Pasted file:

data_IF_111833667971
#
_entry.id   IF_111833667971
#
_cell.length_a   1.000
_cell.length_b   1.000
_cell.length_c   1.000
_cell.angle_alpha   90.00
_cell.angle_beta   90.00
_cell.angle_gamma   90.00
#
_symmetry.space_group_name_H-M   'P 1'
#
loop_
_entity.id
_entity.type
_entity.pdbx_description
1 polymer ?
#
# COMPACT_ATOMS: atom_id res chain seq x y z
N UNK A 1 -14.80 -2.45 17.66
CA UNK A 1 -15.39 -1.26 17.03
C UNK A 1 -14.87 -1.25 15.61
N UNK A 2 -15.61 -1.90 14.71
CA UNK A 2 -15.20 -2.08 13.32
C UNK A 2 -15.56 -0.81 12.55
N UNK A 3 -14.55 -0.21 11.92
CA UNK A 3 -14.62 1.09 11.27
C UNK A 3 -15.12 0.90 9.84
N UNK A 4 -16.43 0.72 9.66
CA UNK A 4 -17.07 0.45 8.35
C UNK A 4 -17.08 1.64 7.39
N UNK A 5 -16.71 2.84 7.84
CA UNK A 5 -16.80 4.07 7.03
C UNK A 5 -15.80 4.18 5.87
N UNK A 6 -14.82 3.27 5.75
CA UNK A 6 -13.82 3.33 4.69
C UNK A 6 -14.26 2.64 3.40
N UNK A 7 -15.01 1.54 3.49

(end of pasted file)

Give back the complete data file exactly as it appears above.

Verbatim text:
data_IF_111833667971
#
_entry.id   IF_111833667971
#
_cell.length_a   1.000
_cell.length_b   1.000
_cell.length_c   1.000
_cell.angle_alpha   90.00
_cell.angle_beta   90.00
_cell.angle_gamma   90.00
#
_symmetry.space_group_name_H-M   'P 1'
#
loop_
_entity.id
_entity.type
_entity.pdbx_description
1 polymer ?
#
# COMPACT_ATOMS: atom_id res chain seq x y z
N UNK A 1 -14.80 -2.45 17.66
CA UNK A 1 -15.39 -1.26 17.03
C UNK A 1 -14.87 -1.25 15.61
N UNK A 2 -15.61 -1.90 14.71
CA UNK A 2 -15.20 -2.08 13.32
C UNK A 2 -15.56 -0.81 12.55
N UNK A 3 -14.55 -0.21 11.92
CA UNK A 3 -14.62 1.09 11.27
C UNK A 3 -15.12 0.90 9.84
N UNK A 4 -16.43 0.72 9.66
CA UNK A 4 -17.07 0.45 8.35
C UNK A 4 -17.08 1.64 7.39
N UNK A 5 -16.71 2.84 7.84
CA UNK A 5 -16.80 4.07 7.03
C UNK A 5 -15.80 4.18 5.87
N UNK A 6 -14.82 3.27 5.75
CA UNK A 6 -13.82 3.33 4.69
C UNK A 6 -14.26 2.64 3.40
N UNK A 7 -15.01 1.54 3.49